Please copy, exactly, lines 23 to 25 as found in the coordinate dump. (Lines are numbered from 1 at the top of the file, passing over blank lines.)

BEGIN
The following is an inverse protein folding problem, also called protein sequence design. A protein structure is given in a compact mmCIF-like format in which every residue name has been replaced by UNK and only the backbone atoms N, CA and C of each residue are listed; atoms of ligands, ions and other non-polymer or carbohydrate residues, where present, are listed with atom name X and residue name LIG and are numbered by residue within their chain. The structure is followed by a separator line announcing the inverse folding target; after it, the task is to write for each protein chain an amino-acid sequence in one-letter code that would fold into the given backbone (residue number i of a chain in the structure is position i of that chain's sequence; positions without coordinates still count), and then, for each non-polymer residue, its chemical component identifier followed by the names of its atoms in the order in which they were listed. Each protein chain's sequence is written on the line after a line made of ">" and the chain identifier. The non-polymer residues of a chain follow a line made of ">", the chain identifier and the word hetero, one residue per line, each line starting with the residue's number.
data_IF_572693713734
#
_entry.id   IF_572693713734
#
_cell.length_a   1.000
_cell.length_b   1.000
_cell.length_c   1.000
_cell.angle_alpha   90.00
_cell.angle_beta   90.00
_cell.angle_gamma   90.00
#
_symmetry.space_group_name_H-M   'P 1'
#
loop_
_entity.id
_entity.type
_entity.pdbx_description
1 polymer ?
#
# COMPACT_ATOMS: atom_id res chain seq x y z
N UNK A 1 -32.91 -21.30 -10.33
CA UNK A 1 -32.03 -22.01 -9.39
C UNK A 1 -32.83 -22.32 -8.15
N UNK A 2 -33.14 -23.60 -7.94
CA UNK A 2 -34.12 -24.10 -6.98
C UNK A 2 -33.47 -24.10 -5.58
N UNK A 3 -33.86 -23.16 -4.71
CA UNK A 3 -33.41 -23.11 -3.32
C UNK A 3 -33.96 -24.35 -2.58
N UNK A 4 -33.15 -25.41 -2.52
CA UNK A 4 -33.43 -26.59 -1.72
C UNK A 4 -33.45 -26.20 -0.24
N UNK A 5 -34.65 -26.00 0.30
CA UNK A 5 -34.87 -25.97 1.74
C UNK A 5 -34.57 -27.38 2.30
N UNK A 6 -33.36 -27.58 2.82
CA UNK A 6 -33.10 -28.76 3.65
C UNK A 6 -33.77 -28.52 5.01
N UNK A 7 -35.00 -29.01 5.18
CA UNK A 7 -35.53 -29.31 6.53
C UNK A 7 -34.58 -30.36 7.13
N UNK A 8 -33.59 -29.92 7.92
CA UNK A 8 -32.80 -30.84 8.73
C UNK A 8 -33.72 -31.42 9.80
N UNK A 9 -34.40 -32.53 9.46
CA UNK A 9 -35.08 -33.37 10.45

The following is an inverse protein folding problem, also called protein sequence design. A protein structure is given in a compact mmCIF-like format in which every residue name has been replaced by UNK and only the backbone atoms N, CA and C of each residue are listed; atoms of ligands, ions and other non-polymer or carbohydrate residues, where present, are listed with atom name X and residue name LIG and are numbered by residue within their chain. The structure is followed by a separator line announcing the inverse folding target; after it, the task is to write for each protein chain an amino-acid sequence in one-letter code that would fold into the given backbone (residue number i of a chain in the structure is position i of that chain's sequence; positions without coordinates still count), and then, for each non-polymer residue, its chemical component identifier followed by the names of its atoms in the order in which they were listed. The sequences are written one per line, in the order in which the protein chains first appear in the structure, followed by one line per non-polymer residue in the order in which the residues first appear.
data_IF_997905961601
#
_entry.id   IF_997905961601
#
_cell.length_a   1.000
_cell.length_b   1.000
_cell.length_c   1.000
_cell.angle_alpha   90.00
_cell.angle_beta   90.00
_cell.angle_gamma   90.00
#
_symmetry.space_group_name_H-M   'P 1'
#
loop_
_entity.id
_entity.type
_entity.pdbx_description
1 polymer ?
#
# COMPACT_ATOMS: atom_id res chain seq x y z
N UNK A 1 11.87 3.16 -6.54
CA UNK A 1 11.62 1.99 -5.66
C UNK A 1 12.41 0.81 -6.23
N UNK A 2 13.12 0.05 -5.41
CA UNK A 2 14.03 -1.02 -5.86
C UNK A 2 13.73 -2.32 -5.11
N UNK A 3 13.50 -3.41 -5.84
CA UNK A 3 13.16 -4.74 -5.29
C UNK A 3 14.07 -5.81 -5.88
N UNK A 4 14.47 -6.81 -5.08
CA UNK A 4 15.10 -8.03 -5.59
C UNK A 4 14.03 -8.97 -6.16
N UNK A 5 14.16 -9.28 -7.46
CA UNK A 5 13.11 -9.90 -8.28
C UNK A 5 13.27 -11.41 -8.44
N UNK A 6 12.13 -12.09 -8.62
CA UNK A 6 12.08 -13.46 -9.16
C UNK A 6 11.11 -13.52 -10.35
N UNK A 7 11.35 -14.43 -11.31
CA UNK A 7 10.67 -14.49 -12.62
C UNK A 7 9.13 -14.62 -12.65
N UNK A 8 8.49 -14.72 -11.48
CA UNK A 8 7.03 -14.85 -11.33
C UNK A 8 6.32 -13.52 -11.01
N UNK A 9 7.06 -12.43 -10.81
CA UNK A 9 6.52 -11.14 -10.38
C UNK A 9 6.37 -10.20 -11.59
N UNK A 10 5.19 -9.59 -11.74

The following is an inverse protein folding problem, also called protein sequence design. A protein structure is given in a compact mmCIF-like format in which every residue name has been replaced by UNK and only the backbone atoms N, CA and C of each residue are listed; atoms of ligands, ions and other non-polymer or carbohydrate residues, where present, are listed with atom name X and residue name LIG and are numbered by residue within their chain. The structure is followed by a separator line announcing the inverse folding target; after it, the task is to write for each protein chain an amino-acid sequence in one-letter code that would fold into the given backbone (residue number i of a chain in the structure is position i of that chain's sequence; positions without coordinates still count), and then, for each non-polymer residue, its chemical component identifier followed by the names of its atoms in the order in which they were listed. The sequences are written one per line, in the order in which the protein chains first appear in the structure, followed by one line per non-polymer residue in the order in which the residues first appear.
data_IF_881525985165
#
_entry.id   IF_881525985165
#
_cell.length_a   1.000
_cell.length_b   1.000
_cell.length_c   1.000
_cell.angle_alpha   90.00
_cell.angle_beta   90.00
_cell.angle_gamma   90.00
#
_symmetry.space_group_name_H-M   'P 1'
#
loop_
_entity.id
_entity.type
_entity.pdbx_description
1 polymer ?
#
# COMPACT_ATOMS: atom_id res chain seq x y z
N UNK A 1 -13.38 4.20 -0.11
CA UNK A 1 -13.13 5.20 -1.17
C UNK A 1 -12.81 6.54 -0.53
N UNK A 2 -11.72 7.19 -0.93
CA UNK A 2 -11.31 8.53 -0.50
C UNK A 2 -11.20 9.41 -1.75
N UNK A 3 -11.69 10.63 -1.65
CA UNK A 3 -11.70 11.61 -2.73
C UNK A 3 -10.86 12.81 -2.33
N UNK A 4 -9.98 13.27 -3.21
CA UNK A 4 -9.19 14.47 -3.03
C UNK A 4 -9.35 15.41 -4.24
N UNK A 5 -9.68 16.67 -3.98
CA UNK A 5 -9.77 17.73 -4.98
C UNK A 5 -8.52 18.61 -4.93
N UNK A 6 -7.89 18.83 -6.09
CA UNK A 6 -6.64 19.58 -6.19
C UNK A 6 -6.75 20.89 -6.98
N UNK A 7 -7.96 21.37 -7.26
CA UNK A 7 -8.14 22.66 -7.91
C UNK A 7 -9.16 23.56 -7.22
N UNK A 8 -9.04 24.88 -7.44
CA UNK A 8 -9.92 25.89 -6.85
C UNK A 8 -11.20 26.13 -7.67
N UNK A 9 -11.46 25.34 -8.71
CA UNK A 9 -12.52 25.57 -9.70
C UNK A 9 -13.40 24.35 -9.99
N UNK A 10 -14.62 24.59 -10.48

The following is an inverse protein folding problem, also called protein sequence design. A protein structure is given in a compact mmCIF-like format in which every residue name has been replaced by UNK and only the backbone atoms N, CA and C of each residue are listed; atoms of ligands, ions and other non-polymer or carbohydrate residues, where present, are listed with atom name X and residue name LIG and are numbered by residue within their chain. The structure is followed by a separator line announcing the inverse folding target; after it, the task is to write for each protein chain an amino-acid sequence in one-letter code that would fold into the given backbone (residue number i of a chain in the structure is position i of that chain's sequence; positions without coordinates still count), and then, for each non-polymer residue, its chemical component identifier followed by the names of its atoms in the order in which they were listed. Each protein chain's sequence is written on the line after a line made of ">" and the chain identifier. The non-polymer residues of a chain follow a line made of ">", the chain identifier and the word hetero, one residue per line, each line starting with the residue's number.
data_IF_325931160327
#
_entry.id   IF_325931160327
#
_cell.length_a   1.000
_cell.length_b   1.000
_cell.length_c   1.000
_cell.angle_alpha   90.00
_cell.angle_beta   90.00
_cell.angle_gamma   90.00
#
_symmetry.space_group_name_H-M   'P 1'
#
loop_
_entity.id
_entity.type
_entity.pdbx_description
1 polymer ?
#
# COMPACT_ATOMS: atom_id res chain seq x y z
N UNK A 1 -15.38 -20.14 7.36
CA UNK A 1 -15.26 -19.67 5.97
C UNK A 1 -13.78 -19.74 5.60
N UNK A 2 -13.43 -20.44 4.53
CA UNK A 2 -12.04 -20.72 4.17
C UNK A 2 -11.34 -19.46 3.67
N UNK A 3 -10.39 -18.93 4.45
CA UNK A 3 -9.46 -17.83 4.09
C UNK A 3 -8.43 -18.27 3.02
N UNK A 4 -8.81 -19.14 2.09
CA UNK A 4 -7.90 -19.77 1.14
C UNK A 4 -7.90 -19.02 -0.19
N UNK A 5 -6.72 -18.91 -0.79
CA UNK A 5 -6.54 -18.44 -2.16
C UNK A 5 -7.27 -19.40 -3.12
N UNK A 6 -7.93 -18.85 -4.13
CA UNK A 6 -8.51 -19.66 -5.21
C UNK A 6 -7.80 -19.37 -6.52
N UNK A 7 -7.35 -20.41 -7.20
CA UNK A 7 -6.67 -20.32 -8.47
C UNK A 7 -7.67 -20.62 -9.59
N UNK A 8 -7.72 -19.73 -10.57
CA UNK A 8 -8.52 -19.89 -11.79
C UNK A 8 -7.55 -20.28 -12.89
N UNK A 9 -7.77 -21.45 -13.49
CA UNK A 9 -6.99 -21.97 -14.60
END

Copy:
CA UNK A 1 -32.03 -22.01 -9.39
C UNK A 1 -32.83 -22.32 -8.15
N UNK A 2 -33.14 -23.60 -7.94